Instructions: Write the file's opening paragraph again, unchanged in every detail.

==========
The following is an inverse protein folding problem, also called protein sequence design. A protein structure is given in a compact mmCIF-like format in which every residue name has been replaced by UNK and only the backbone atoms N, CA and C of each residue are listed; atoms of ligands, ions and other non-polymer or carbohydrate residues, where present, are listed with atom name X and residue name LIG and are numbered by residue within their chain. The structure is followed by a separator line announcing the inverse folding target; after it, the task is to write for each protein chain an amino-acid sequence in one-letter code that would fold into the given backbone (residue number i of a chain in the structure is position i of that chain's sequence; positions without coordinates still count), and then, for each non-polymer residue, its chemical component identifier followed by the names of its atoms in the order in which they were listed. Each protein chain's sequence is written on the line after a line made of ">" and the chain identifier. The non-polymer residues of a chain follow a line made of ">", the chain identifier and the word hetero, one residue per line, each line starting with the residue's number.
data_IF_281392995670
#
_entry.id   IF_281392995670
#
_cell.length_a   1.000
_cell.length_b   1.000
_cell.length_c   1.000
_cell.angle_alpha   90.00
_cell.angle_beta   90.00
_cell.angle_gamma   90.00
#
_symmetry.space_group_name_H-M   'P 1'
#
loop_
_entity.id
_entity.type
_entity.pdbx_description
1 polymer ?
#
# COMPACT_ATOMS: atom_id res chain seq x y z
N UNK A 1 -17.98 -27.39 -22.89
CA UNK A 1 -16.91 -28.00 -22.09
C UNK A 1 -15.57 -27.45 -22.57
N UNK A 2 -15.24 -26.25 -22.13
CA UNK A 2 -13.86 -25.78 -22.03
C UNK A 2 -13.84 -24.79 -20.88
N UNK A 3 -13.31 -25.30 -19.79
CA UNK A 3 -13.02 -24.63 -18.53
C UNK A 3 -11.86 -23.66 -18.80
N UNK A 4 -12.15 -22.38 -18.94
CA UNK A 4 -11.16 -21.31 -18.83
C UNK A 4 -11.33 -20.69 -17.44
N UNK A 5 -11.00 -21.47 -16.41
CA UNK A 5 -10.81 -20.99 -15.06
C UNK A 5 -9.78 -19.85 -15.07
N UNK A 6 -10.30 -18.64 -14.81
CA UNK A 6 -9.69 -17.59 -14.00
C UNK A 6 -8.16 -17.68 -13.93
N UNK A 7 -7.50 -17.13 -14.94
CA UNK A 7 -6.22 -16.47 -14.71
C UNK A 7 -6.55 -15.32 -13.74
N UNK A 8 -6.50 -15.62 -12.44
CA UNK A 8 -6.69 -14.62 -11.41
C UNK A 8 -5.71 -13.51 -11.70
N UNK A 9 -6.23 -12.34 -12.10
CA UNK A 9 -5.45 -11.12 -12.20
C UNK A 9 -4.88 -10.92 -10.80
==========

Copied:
The following is an inverse protein folding problem, also called protein sequence design. A protein structure is given in a compact mmCIF-like format in which every residue name has been replaced by UNK and only the backbone atoms N, CA and C of each residue are listed; atoms of ligands, ions and other non-polymer or carbohydrate residues, where present, are listed with atom name X and residue name LIG and are numbered by residue within their chain. The structure is followed by a separator line announcing the inverse folding target; after it, the task is to write for each protein chain an amino-acid sequence in one-letter code that would fold into the given backbone (residue number i of a chain in the structure is position i of that chain's sequence; positions without coordinates still count), and then, for each non-polymer residue, its chemical component identifier followed by the names of its atoms in the order in which they were listed. Each protein chain's sequence is written on the line after a line made of ">" and the chain identifier. The non-polymer residues of a chain follow a line made of ">", the chain identifier and the word hetero, one residue per line, each line starting with the residue's number.